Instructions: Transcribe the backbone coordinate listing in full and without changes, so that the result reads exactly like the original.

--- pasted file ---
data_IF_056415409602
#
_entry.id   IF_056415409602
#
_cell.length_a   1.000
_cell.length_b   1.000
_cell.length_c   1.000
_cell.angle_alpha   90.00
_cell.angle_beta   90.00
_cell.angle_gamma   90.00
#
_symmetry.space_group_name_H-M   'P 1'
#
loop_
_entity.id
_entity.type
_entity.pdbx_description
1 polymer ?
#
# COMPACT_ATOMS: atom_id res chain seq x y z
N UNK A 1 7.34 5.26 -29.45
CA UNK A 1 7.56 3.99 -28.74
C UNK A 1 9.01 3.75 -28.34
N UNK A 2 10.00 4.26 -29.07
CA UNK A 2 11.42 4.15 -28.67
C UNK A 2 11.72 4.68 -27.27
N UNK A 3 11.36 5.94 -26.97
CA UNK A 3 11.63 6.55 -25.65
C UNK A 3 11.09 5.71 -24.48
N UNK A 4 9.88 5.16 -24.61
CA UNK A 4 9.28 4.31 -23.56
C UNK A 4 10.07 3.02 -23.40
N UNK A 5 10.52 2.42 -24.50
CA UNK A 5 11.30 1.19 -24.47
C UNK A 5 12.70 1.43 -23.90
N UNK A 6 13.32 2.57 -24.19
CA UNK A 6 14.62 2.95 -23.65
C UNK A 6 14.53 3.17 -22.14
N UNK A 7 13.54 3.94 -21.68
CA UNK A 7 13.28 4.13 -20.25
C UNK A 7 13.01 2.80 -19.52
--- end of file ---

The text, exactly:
data_IF_056415409602
#
_entry.id   IF_056415409602
#
_cell.length_a   1.000
_cell.length_b   1.000
_cell.length_c   1.000
_cell.angle_alpha   90.00
_cell.angle_beta   90.00
_cell.angle_gamma   90.00
#
_symmetry.space_group_name_H-M   'P 1'
#
loop_
_entity.id
_entity.type
_entity.pdbx_description
1 polymer ?
#
# COMPACT_ATOMS: atom_id res chain seq x y z
N UNK A 1 7.34 5.26 -29.45
CA UNK A 1 7.56 3.99 -28.74
C UNK A 1 9.01 3.75 -28.34
N UNK A 2 10.00 4.26 -29.07
CA UNK A 2 11.42 4.15 -28.67
C UNK A 2 11.72 4.68 -27.27
N UNK A 3 11.36 5.94 -26.97
CA UNK A 3 11.63 6.55 -25.65
C UNK A 3 11.09 5.71 -24.48
N UNK A 4 9.88 5.16 -24.61
CA UNK A 4 9.28 4.31 -23.56
C UNK A 4 10.07 3.02 -23.40
N UNK A 5 10.52 2.42 -24.50
CA UNK A 5 11.30 1.19 -24.47
C UNK A 5 12.70 1.43 -23.90
N UNK A 6 13.32 2.57 -24.19
CA UNK A 6 14.62 2.95 -23.65
C UNK A 6 14.53 3.17 -22.14
N UNK A 7 13.54 3.94 -21.68
CA UNK A 7 13.28 4.13 -20.25
C UNK A 7 13.01 2.80 -19.52